Islamorada Marker 84

Photo by Jean Coleman

From Tarpon Basin we cruised to Islamorada and tied up at Islamorada Yacht Basin alongside Lorelei’s bar and grill.  It was a small basin completely protected from the wind, and we spent a few quiet down days. When in a marina, the boating life is not that dissimilar to living in an apartment complex, of course, you are on a boat and floating, but your neighbors are very close, and curiosity, questions, and conversation are constant.  It is a tight community, and you make friends quickly with invitations to visit from all over the eastern seaboard.  Jean and I used our bikes to explore some of the local out of the way places and witnessed the destruction Irma caused this small community.  The rebuilding and starting over is everywhere you look. The scrapped empty lots are the worst.


As a side trip, Jean and I dinghied to Lignumvitae Key to explore the botanical gardens. Lignumvitae is Latin for “tree of life” and has a very interesting history. You can get to the key only by boat and once we arrived we could see that Irma once again had taken a toll.  The public dock was in disrepair and hazardous.  Jean and I tied up to the one remaining piling and took a quick stroll around the house and some outposts.  Rain approaching from the southeast threatened our ride home so we left before we could enjoy a tour by a ranger. Maybe next time.


Our cruise from Islamorada to Marathon was windy but beautiful. I use both paper and

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Photo by Jerry Coleman

electronic charts as we navigate from one place to another. The names of passes, channels and cuts, are always interesting to me.  As we navigated from Islamorada to Marathon we passed by, over, or around, places such as; Bowlegs Cut, Old Dan Bank, Old Sweat Bank, Rachel’s Bank, and Washerwoman Bank. I love the names and I am sure there are many interesting and colorful stories on how they came to be.  Once we arrived at Marathon, we stayed at Faro Blanco (The White Lighthouse) overnight. We fueled and visited the local West Marine for supplies.  Jean and I tied up in Marathon last year and we re-visited a small restaurant called Burdines.  We enjoyed a couple of sandwiches and a rainstorm as well as a beautiful rainbow afterward.  As we walked to dinner, we were able to witness some of the devastations that Irma brought to Marathon.  One of the boatyards in Boot Key was used as a boat graveyard. It was very sad to see the floating homes of people so damaged that their owners were left homeless.  One of the boats had a gaping hole in the aft cabin section, and you could see the clothes still hanging in the closet.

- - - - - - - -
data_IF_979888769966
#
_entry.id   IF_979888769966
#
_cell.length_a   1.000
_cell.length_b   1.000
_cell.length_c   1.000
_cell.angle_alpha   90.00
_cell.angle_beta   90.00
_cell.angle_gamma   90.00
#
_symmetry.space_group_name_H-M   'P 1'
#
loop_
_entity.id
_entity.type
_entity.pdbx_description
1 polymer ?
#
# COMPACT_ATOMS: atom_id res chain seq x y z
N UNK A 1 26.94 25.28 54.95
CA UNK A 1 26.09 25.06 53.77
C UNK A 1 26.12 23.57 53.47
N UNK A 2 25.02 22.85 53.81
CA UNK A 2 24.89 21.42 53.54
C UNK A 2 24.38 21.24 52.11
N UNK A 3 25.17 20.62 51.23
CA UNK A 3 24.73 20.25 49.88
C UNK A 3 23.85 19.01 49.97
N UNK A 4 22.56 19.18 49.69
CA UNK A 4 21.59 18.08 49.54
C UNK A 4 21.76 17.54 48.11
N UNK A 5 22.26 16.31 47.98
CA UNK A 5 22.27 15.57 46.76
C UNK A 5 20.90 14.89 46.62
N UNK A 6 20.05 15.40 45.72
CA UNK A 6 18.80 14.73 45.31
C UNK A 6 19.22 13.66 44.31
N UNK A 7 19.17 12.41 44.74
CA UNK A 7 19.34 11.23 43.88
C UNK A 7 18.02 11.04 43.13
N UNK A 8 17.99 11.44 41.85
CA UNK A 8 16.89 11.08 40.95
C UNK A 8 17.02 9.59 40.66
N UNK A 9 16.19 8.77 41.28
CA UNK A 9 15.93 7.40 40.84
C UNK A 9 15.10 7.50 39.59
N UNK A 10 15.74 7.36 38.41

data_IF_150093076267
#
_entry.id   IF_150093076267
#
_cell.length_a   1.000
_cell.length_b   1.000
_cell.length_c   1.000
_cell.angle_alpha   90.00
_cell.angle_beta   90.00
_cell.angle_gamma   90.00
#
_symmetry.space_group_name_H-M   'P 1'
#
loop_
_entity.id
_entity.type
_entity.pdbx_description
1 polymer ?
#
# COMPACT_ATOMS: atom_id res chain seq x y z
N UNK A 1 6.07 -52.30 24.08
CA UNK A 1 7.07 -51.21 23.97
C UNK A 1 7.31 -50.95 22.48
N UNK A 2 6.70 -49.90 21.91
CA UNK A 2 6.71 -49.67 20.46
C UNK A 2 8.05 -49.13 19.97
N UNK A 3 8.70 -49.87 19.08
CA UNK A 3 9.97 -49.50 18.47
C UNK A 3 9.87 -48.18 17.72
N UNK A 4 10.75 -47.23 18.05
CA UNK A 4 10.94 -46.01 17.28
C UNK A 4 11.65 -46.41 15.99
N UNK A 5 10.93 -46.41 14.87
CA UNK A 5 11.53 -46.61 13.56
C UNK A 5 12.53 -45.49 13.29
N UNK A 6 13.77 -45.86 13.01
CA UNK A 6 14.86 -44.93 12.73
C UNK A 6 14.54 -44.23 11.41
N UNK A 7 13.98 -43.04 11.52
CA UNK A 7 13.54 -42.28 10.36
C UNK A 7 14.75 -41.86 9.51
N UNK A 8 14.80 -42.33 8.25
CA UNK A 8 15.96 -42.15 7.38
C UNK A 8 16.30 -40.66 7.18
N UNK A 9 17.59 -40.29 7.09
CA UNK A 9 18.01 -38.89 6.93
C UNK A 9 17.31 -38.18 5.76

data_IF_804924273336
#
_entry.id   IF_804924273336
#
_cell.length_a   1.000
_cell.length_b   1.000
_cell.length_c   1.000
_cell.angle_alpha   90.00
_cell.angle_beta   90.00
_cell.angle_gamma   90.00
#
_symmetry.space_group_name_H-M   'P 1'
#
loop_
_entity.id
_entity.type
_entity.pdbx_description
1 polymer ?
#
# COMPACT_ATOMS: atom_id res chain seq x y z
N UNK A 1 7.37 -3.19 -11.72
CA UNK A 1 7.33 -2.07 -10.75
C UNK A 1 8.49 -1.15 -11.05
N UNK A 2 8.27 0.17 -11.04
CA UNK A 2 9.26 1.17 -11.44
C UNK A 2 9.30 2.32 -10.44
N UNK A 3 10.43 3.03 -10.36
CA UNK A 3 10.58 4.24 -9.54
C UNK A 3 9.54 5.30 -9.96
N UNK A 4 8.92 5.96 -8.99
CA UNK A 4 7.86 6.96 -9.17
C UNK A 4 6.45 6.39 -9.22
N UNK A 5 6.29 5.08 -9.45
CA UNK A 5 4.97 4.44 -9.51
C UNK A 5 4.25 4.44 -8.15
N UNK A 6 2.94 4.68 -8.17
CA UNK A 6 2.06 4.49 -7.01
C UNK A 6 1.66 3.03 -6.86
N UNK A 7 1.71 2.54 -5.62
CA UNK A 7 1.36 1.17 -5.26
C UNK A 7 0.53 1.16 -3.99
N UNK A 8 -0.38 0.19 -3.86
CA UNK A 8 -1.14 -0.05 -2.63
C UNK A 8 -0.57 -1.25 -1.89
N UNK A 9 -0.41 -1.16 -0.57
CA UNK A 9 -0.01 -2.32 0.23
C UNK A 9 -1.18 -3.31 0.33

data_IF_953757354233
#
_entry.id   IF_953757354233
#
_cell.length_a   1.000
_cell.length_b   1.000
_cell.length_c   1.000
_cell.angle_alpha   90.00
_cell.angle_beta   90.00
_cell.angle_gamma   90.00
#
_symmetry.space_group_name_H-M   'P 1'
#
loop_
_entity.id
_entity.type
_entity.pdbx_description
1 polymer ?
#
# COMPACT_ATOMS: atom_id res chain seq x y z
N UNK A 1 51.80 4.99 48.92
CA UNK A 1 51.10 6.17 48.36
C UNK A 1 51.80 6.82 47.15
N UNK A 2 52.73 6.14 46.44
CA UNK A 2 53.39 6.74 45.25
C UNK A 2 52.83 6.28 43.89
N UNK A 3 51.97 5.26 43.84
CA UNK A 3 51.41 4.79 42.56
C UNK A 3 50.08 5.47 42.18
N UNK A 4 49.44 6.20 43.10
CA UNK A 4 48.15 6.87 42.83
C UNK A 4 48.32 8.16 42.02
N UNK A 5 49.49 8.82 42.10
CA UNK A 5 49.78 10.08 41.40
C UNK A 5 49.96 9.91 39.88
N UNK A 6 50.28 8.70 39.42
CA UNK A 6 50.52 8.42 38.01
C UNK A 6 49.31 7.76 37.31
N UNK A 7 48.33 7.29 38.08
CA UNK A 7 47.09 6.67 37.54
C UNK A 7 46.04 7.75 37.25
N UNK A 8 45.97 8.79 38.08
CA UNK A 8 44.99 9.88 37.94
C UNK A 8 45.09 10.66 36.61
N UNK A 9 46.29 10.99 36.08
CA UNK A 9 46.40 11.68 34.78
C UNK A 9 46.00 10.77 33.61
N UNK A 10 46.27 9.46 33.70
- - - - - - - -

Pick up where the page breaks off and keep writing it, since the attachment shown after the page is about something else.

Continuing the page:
From Faro Blanco Marina in Marathon, we cruised to Mozer Channel and headed outside to the Atlantic, turned right and followed Hawk Channel down to Key West. Our destination is Stock Island Village Marina where we will winter until early March.


We have holed up in Islamorada for a few days at a fun marina/restaurant/fishing guide haven called Lorelei’s Marina and Cabana Bar . We have driven by this place for years and never knew it should be stopped at!!! It is right across from what used to be the Islander (which is being renovated and now is only inhabited by Iguanas who love the iconic old sign!)0201181228b
and a block north of Cheeca Lodge. They have a beach, great food and local Islamorada beer on tap! We have had great live music each night and even a surprisingly good magician. They shut all of this down by 9 PM so you all know that works for us! Our marina neighbors have lived here since May, evacuating for Irma but otherwise are happy to be here for the foreseeable future.
We are now far enough south to see the damage from Hurricane Irma. The people here are very optimistic about the rebuilding and growth that is going on and it is amazing to see many brand new homes and businesses that have sprung up since we were here in June of last year. Lots of new paint and upgrades have been made to existing structures as well. It looks clean and well maintained and we are so happy to see this resilience in our beloved Keys. 
The flora has not fared nearly as well. Many large trees were lost and new ones have been planted and staked to take their places. As we came south through mangrove areas, we could see that the leaves had been stripped from most of the bushes and trees (other than the palms) and were just starting to come back. The mangrove rookeries were desolate looking, just bare sticks and branches with a very few leaves that have managed to come back.
We will be here through tomorrow and then will head south.  Not sure if we will even see the Super Bowl – no real loss.
Plan to spend 3 weeks or so at Stock Island Marina Village, possibly a trip to Marquesas and Dry Tortuga if the wind will ever lay down and lots of walks and bicycle trips into Key West.  We are looking forward to seeing friends who will be down in our area during the month of February and catch up on what’s been happening at home.